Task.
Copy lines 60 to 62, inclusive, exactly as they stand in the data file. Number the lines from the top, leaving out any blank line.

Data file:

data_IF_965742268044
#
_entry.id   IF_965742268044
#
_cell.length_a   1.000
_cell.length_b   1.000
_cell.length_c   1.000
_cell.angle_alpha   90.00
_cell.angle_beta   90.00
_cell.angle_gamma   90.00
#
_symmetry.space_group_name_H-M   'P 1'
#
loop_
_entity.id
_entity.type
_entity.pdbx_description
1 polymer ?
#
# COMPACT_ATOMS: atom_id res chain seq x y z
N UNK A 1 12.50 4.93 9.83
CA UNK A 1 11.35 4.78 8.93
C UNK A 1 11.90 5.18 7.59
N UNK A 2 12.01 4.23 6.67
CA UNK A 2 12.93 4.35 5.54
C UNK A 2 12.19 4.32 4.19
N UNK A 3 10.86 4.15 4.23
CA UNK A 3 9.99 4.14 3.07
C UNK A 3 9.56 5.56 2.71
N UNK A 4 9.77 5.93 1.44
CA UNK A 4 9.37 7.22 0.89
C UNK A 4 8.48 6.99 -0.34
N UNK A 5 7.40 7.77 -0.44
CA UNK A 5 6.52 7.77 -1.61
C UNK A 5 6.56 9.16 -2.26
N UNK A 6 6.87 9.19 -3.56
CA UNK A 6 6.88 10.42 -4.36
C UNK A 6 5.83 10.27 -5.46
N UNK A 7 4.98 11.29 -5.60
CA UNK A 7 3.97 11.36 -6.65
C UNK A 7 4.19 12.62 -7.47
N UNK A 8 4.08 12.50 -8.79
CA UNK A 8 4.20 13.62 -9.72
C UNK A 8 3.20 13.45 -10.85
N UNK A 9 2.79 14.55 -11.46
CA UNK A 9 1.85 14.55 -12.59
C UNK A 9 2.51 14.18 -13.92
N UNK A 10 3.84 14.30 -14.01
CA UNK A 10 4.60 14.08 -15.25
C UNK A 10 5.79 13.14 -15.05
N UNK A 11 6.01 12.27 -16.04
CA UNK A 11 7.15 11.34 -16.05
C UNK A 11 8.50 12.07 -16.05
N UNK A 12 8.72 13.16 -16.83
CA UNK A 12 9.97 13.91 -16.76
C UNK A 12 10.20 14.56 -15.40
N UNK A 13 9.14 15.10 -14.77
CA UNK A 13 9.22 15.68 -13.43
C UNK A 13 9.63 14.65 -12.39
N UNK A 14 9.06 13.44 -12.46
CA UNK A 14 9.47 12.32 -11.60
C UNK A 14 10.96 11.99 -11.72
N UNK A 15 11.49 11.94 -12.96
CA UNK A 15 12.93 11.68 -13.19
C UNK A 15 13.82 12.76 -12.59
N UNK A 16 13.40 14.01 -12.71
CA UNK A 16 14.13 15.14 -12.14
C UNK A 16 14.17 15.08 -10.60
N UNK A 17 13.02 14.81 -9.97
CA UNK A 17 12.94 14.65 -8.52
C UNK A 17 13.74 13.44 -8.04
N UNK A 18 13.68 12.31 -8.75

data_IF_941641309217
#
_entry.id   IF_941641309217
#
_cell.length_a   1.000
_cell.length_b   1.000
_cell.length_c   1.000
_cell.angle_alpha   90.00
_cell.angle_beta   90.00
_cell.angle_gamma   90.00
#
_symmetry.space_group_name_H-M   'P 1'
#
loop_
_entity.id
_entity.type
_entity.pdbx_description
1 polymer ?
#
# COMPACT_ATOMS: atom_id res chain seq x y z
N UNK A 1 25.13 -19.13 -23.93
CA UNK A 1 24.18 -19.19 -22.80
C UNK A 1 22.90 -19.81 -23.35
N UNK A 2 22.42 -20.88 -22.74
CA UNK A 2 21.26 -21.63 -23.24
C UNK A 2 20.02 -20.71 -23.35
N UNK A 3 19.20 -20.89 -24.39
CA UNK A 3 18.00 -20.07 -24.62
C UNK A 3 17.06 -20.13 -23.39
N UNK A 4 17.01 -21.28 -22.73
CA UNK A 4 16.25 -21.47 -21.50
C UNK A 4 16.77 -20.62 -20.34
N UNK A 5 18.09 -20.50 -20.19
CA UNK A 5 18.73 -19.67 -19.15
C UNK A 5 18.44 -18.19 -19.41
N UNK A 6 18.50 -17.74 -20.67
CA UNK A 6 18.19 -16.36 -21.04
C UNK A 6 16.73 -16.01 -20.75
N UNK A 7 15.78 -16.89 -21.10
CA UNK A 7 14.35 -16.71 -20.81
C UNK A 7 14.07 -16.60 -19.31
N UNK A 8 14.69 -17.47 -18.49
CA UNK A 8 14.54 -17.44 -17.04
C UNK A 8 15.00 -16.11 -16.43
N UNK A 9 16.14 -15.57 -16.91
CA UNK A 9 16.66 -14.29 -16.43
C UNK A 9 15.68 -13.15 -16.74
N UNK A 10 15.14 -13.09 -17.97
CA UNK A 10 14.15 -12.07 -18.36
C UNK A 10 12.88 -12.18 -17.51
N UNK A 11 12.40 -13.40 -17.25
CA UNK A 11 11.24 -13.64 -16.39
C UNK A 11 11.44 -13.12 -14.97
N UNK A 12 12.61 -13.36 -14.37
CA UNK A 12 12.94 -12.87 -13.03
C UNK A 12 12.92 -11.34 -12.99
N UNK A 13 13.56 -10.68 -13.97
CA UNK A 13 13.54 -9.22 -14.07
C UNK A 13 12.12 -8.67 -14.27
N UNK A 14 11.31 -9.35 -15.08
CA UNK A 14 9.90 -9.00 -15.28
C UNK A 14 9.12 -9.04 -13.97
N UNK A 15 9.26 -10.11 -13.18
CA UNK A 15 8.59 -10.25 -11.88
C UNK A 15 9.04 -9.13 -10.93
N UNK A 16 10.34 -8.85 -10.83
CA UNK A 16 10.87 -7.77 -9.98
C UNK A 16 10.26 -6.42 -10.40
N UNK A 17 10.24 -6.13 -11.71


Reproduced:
N UNK A 14 9.06 13.44 -12.46
CA UNK A 14 9.47 12.32 -11.60
C UNK A 14 10.96 11.99 -11.72